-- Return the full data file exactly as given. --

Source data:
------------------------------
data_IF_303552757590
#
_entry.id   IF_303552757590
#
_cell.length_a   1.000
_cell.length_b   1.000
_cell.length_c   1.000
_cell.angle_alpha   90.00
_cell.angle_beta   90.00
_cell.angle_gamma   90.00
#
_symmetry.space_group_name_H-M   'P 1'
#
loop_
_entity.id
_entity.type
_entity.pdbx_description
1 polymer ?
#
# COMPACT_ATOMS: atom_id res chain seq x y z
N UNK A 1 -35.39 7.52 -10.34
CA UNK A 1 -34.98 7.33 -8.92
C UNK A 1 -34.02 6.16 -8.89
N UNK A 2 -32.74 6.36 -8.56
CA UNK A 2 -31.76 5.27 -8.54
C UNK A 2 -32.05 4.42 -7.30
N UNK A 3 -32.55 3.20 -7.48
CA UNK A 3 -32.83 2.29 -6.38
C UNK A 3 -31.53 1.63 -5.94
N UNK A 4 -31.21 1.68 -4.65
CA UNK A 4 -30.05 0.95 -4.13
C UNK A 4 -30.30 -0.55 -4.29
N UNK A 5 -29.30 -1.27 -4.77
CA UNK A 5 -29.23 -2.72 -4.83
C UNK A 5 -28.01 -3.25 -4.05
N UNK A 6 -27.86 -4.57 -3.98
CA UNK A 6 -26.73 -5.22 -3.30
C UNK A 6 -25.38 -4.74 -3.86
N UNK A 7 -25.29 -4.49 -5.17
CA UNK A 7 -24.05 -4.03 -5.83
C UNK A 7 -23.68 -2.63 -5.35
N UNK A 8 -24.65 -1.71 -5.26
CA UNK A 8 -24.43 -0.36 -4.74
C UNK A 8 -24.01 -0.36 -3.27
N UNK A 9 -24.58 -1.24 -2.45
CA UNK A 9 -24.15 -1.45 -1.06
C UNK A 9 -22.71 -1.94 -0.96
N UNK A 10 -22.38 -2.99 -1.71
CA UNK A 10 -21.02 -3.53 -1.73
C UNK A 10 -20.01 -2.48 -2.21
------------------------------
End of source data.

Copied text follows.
data_IF_303552757590
#
_entry.id   IF_303552757590
#
_cell.length_a   1.000
_cell.length_b   1.000
_cell.length_c   1.000
_cell.angle_alpha   90.00
_cell.angle_beta   90.00
_cell.angle_gamma   90.00
#
_symmetry.space_group_name_H-M   'P 1'
#
loop_
_entity.id
_entity.type
_entity.pdbx_description
1 polymer ?
#
# COMPACT_ATOMS: atom_id res chain seq x y z
N UNK A 1 -35.39 7.52 -10.34
CA UNK A 1 -34.98 7.33 -8.92
C UNK A 1 -34.02 6.16 -8.89
N UNK A 2 -32.74 6.36 -8.56
CA UNK A 2 -31.76 5.27 -8.54
C UNK A 2 -32.05 4.42 -7.30
N UNK A 3 -32.55 3.20 -7.48
CA UNK A 3 -32.83 2.29 -6.38
C UNK A 3 -31.53 1.63 -5.94
N UNK A 4 -31.21 1.68 -4.65
CA UNK A 4 -30.05 0.95 -4.13
C UNK A 4 -30.30 -0.55 -4.29
N UNK A 5 -29.30 -1.27 -4.77
CA UNK A 5 -29.23 -2.72 -4.83
C UNK A 5 -28.01 -3.25 -4.05
N UNK A 6 -27.86 -4.57 -3.98
CA UNK A 6 -26.73 -5.22 -3.30
C UNK A 6 -25.38 -4.74 -3.86
N UNK A 7 -25.29 -4.49 -5.17
CA UNK A 7 -24.05 -4.03 -5.83
C UNK A 7 -23.68 -2.63 -5.35
N UNK A 8 -24.65 -1.71 -5.26
CA UNK A 8 -24.43 -0.36 -4.74
C UNK A 8 -24.01 -0.36 -3.27
N UNK A 9 -24.58 -1.24 -2.45
CA UNK A 9 -24.15 -1.45 -1.06
C UNK A 9 -22.71 -1.94 -0.96
N UNK A 10 -22.38 -2.99 -1.71
CA UNK A 10 -21.02 -3.53 -1.73
C UNK A 10 -20.01 -2.48 -2.21